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A complete guide to hiring and staffing a cattle farm in the digital age

WorkHorse Hub March 11, 2019

Let’s face it. Staffing a cattle farm today is a whole different ball game than what the generation before us experienced. The digital age brought opportunities and challenges.

Most cattle farms need to hire ag workers, either seasonally or full-time. Some farms have stated that finding staff for a cattle farm is more challenging in the digital age. However, we can use technology to our benefit to hire and staff our farms.

Read on for a complete guide to hiring and staffing your cattle farm in the digital age.

Define the job

Your time is valuable, and the process of hiring and staffing can be time consuming and expensive. Define the job(s) that you need to fill on your cattle farm clearly to avoid unnecessary time and expenses.

Defining the job includes several steps:

  1. Set parameters. Is this a seasonal or full-time job? How many hours per week? Is housing provided, or will the employee need to find housing nearby?

  2. Define the ideal candidate. Sometimes it’s easier to start with what you don’t want in an ag worker, in order to get to what you do want. Make a list of skills and qualities that the ideal candidate should have.

  3. Write a job description. It may take a couple of drafts to get to the ideal job description. This is time well spent, saving you from headaches later on. Have other workers on your cattle farm with direct knowledge of the position review the description for edits or changes.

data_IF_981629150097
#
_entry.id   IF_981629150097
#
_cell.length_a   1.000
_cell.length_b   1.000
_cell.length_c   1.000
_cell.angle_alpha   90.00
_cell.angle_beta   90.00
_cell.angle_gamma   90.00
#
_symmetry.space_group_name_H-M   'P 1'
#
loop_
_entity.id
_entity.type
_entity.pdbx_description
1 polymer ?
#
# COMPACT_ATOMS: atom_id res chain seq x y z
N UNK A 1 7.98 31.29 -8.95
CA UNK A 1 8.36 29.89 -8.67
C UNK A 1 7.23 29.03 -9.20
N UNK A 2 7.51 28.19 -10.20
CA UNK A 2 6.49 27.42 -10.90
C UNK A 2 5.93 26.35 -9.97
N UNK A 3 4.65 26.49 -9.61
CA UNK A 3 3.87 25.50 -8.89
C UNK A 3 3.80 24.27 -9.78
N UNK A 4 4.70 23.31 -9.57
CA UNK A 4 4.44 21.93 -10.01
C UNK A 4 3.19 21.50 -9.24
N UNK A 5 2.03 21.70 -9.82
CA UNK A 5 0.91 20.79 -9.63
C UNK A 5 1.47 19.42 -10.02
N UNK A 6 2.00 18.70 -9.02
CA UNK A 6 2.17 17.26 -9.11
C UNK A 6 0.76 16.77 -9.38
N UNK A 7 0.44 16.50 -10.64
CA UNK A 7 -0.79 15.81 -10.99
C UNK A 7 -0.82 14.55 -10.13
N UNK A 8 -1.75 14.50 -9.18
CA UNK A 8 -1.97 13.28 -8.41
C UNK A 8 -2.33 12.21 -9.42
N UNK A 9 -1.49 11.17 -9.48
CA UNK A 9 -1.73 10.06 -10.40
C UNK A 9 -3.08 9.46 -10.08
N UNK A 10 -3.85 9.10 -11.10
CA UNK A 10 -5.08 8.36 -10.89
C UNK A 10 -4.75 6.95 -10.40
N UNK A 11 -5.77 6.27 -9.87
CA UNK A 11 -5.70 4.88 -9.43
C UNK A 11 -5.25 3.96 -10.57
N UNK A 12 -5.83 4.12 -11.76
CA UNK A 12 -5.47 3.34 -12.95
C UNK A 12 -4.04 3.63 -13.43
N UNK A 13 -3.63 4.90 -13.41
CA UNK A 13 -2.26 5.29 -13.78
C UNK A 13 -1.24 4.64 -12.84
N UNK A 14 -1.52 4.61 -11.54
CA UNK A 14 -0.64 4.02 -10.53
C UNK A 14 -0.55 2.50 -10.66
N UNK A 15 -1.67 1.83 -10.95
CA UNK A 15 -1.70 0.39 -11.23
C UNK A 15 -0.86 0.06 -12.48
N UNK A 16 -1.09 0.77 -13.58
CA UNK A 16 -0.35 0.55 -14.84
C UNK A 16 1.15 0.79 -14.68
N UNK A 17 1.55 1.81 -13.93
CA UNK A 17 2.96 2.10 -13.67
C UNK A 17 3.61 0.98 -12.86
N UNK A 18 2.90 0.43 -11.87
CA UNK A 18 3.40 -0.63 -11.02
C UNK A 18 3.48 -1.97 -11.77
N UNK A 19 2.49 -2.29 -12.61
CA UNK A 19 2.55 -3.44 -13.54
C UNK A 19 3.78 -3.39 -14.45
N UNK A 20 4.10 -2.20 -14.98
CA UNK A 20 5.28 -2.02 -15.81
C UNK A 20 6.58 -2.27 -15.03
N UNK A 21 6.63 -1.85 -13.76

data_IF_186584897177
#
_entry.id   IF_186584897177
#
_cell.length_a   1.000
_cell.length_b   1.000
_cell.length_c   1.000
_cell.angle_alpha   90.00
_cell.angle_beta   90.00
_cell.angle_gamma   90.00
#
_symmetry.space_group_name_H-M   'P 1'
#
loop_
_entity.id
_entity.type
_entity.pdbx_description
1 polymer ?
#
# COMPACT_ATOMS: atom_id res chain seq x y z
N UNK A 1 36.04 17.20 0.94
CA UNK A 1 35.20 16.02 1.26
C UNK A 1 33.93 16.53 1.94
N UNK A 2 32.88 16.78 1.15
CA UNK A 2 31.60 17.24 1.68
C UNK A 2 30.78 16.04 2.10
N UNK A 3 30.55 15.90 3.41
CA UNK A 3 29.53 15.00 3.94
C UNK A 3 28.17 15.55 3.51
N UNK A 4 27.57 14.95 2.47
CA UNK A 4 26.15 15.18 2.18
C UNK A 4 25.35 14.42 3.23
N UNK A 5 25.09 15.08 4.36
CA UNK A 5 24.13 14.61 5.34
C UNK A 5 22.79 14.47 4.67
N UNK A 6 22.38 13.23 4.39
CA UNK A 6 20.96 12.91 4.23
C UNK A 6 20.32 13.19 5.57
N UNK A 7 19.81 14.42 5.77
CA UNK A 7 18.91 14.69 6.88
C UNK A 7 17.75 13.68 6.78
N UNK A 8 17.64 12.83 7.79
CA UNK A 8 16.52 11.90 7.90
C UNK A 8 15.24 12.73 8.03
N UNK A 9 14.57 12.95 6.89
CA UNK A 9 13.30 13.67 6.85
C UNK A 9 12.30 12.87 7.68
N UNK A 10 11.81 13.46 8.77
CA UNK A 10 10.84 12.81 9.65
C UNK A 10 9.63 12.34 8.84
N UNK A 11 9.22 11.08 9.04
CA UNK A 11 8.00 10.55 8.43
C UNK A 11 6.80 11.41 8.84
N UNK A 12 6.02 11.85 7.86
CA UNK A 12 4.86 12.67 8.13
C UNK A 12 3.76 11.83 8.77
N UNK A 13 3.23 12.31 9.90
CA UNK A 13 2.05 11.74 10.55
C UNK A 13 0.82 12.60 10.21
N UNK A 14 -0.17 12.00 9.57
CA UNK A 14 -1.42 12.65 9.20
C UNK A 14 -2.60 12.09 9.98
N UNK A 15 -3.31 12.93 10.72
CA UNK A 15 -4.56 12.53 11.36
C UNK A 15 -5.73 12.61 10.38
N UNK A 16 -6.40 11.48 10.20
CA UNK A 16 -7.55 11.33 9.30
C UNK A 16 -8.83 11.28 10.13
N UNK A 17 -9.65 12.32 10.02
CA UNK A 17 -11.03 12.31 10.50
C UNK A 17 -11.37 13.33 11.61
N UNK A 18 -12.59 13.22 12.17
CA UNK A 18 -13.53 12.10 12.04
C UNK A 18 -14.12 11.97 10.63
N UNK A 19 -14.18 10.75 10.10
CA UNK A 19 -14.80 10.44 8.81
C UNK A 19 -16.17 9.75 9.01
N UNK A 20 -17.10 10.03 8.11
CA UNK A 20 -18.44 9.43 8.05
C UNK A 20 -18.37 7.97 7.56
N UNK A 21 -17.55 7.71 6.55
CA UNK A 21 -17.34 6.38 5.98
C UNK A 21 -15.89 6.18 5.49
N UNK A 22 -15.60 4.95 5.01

Going through this process will help you clearly articulate what you want in the employee for your cattle farm, and identify the right person among applicants. You can also review the qualities to look for in an ag worker prior to starting the hiring process.

Still have questions? We have ag experts who can help you define your job.

What are the benefits for an ag worker?

Attracting top candidates for your cattle farm will depend on several factors, including the benefits that you offer. These include salary, housing, paid time off, insurance, and retirement benefits.

You should list all benefits out before beginning the hiring process. They may not be included in your job description, but you should be ready to answer questions about them when interviewing potential employees.

We’ve all been surprised before, and some ag workers may try and counter your offer, looking for an increased salary or other benefits. Consider beforehand whether you have room for negotiation, or if the salary and benefits you offer are fixed.

Advertising the job

Let’s get started with some hiring now that you’ve defined the job and benefits. This is where innovative technology practices from the digital age can help you find an employee.

Cattle farms have had success recruiting employees online, as that is how many potential employees expect to find their next career. You have to be in the same space as potential employees to be a competitive employer, and to find the best ag workers.

WorkHorse Hub is a site dedicated to connecting ag employers and workers. The best candidates for a job are seeking industry-specific job boards to find careers and compare their options.

The beauty of an online job board compared to traditional hiring methods is that it helps screen out unqualified applicants, saving you time, frustration, and money.

Each match you receive from WorkHorse Hub shows whether or not the person meets your minimum qualifications based on the criteria you selected when making your job ad. This is a game changer if you’ve defined your job accurately.